What kind of space do you take up in the world? What do you fill it with? How do you move through that space? How do others move through it? These aren't just questions that I was taught to ask in architecture school, but questions I've grown to ask myself the further into my twenties I get. Now that I'm in the latter half of these pivotal years (though, aren't all years pivotal?), the pressure to make myself into something worthwhile (whatever that means) has never felt more intense and, frankly, focused. Questions like "Who am I?" don't simply mean questioning character, but style, as well; like, how you walk through the world and present yourself, and how you make a home. Screw the idea of your eyes being windows to your soul, what becomes more and more clear is the ways in which your home's actual windows say something about who you are, and who you want to be.
I recently packed up my life into more boxes than I imagined and moved my life into a new apartment. It goes without saying that moving blows. It's faintly masochistic and disturbingly sobering. Where did all this stuff come from? How did it all fit in this shoebox of an apartment? Did Marie Kondo's wisdom fail me or did I fail Marie Kondo's wisdom? Am I truly the minimalist I thought I was? All existential crises out of the way (and because I'm trying this new thing of looking on the bright side), there is a silver lining to moving: a blank space—well, for the most part. Like a first date, moving is a chance to reclaim your identity; it's the mini-start over life doesn't often offer up. As a queer-identifying person, the need for my space to reflect my identity has become vital in growing into myself.
Some of the most profound places in the world are the homes of LGBTQIA-identifying people. From the Tom of Finland Foundation in Los Angeles, which is headquartered out of the infamous erotic artist's home, to Gertrude Stein's even more infamous salon, queer spaces are mini-museums of queer history and the queer experience, intimate and personal. The homes of queer people I've spent time in and observed are rich with art, books, and music that have shaped our collective narrative. A former professor of mine has art their lovers made them on their walls, and shelves filled with phallic creations of their own—all things that helped (and still help) them discover the person they are meant to be. Their space celebrates their queerness in subtle—okay, the erotic stuff may not be so subtle—and profound ways. Each piece has a story and a place within their truth.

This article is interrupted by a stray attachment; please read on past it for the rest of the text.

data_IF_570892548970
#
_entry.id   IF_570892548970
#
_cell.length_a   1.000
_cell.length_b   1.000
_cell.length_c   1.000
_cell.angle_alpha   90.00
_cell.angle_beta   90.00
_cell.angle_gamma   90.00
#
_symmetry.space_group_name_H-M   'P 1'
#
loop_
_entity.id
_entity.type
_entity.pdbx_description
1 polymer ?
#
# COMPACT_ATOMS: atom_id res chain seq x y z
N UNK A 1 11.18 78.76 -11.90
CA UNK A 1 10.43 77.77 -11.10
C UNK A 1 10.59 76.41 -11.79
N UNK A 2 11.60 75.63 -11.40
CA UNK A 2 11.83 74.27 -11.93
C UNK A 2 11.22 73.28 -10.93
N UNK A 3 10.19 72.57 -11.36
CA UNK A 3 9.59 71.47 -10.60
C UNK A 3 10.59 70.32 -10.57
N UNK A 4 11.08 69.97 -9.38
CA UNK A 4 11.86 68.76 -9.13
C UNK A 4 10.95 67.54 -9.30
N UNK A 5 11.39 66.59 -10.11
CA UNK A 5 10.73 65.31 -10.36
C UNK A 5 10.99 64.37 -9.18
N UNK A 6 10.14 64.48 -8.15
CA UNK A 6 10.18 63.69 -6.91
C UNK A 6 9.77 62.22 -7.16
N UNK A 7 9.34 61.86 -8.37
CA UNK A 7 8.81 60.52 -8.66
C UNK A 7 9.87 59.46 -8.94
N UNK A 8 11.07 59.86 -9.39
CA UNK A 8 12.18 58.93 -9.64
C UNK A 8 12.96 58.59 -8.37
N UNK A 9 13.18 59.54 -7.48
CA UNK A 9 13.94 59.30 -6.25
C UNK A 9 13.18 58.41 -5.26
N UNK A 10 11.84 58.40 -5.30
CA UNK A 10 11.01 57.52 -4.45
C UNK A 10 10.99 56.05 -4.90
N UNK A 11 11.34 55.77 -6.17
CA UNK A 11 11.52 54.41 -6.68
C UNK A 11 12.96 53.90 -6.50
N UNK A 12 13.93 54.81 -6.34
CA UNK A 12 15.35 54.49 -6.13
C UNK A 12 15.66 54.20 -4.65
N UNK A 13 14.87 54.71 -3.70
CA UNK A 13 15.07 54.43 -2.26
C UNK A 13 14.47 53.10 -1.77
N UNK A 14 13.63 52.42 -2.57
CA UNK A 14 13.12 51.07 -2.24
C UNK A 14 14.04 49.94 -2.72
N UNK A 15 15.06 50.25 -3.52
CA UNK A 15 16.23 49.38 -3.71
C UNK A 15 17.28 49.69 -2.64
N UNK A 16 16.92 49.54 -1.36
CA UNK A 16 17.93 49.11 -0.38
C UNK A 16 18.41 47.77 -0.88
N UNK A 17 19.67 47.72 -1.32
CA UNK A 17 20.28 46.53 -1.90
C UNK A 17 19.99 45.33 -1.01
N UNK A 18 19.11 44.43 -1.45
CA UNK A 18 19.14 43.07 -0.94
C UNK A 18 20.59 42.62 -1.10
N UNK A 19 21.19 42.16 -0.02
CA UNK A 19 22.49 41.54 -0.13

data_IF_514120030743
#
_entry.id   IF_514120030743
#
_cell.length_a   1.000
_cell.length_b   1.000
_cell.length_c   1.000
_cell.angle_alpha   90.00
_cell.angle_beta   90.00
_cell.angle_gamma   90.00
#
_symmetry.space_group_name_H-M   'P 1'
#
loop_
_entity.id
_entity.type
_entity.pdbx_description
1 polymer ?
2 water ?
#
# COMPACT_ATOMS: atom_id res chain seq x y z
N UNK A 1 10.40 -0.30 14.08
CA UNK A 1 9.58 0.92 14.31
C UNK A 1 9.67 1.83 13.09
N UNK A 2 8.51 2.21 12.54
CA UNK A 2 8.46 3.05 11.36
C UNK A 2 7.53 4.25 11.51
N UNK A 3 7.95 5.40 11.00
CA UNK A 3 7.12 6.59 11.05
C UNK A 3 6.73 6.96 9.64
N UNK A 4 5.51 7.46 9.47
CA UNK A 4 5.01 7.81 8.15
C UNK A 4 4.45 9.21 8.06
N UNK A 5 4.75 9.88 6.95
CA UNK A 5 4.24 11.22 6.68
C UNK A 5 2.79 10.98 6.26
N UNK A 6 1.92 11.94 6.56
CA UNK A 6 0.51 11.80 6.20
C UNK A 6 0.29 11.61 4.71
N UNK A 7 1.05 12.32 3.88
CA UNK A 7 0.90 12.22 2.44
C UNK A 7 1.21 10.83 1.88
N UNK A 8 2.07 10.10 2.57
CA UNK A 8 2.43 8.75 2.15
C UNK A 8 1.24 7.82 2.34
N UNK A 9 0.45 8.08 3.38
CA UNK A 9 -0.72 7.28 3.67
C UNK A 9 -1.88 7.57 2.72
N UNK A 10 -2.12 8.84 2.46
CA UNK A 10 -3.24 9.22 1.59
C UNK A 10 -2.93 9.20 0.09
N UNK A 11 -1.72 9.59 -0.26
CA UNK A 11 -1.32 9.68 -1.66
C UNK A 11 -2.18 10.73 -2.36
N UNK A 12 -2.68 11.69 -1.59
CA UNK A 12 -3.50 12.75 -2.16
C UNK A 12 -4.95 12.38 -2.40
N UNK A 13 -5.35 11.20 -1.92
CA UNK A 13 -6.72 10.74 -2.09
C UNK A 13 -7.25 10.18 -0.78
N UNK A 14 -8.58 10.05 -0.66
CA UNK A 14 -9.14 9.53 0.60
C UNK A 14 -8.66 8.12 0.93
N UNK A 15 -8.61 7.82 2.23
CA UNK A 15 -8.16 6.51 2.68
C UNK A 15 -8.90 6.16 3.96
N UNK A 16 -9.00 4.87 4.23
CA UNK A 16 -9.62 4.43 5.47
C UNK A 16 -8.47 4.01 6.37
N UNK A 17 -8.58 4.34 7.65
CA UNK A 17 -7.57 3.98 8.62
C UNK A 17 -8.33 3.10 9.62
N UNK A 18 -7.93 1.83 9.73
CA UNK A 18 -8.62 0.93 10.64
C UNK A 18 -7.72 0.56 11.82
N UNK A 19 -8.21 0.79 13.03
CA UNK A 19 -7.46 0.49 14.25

Your home is a sanctuary for you, but also of you: your joy, your sadness, your turn-ons, your turn-offs, your madness, your hunger, your rest. It's precious and special. The older you get, I've realized, the fewer things you need; rather, you need to surround yourself with what's necessary for you to feel you. That could involve having a lot of things, but it doesn't have to be. A queer space functions in two ways: as the aforementioned sanctuary of you and as a sanctuary of queerness itself—a time capsule, if you will. It is essential queer history—the plights, the sickness, the pride, the brother- and sisterhood—is not forgotten or become common place, and a queer person living out their truth is a part of that. The community needs it as intersectionality rightfully becomes more and more prevalent. Where the community has been directly informs where it is going. I've come to understand, through this shift in age and location, that carving out a queer space of my own is one way of keeping that history alive because the personal is political these days.
So go forth, queer humans and queer up your space. Fill it with your icons, your anthems, your books, your memories, and your pride. Start conversations through your space and tell your story through it. There is, to riff on Judy Garland's classic Wizard of Oz line, no place like a (queer) home.